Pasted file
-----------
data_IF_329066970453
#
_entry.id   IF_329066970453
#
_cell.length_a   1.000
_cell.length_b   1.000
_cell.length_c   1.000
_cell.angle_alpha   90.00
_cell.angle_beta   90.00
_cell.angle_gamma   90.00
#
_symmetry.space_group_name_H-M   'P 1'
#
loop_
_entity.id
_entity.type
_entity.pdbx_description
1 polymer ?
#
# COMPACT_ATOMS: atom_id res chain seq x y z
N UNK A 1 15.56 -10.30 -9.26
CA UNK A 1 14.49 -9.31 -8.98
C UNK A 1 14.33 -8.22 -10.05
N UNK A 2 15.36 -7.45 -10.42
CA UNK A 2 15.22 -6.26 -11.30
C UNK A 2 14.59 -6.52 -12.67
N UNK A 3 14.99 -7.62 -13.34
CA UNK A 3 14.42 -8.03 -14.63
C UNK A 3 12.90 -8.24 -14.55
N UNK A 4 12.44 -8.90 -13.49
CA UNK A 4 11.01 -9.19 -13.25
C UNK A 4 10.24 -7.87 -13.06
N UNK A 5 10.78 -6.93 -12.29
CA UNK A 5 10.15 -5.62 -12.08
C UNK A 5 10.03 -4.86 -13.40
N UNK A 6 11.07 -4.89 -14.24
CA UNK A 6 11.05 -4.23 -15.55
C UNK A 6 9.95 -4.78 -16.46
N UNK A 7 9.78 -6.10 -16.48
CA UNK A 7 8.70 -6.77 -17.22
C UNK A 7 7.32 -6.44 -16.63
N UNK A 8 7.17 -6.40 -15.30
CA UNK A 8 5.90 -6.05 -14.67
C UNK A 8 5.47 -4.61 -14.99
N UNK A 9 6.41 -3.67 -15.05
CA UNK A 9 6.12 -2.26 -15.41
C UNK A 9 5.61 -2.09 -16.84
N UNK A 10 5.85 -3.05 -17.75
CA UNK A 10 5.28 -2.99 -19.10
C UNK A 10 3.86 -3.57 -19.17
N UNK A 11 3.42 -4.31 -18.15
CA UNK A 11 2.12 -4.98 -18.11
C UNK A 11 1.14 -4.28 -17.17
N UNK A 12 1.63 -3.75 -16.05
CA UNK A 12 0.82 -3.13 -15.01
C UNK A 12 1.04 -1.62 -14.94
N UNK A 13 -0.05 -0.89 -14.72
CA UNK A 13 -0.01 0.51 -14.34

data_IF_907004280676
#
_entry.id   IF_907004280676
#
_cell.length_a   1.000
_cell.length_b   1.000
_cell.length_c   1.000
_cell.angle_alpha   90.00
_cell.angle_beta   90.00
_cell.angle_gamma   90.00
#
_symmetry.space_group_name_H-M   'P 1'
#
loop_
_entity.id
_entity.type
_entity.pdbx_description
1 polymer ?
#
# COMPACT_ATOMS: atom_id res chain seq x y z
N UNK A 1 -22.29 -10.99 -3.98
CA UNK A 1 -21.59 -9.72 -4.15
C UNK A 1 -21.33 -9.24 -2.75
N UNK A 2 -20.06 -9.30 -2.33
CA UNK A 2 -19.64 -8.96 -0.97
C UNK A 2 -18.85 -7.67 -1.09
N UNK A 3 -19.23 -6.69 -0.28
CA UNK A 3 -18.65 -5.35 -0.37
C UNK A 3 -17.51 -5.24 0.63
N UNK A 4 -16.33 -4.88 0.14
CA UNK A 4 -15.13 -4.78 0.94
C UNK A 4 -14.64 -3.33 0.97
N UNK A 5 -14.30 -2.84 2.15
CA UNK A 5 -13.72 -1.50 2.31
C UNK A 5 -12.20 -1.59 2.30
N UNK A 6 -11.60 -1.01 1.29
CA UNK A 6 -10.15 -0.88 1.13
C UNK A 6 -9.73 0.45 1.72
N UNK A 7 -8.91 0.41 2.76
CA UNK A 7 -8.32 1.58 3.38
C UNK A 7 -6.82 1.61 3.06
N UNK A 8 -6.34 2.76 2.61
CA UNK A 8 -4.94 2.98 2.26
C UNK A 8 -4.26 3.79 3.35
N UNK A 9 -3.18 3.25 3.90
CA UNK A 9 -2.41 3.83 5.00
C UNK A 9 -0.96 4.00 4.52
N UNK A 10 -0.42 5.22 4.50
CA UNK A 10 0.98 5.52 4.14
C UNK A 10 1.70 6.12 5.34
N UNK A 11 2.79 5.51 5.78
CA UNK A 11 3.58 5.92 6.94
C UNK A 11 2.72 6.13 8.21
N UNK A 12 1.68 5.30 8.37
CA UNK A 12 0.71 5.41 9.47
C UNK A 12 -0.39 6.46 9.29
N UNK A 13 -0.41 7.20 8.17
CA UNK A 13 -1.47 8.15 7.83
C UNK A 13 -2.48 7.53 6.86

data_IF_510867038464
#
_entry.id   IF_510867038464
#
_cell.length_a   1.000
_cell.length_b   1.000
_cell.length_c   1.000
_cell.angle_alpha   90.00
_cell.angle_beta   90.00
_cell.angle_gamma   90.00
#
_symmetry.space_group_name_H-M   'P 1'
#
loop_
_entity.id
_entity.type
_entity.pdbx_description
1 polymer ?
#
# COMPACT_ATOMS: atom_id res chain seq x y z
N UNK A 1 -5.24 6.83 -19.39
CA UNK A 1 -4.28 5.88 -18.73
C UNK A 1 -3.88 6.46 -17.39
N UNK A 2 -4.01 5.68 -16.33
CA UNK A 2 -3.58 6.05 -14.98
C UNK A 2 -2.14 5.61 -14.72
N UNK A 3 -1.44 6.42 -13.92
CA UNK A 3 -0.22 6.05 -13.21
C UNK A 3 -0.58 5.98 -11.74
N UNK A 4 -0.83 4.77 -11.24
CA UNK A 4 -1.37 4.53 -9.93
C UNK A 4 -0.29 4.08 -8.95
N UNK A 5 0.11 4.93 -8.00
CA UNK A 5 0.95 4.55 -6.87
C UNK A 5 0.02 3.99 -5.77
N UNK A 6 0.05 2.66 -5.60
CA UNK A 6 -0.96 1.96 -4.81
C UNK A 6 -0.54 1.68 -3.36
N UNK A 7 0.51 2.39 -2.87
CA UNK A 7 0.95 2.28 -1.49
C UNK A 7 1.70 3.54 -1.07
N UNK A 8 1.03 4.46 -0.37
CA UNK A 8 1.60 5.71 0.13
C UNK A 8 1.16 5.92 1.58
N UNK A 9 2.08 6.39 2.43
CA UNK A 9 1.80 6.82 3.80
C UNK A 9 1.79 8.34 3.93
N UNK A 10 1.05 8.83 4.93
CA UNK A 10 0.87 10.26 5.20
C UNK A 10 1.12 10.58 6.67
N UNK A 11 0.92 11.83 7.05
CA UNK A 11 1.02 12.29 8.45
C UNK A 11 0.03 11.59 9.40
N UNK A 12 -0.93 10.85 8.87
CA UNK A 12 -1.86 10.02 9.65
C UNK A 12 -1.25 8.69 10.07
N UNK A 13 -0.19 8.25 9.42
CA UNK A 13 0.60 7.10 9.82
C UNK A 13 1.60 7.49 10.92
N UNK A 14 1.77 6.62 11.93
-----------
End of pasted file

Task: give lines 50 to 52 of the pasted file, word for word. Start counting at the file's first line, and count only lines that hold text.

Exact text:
C UNK A 10 3.86 -3.57 -19.17
N UNK A 11 3.42 -4.31 -18.15
CA UNK A 11 2.12 -4.98 -18.11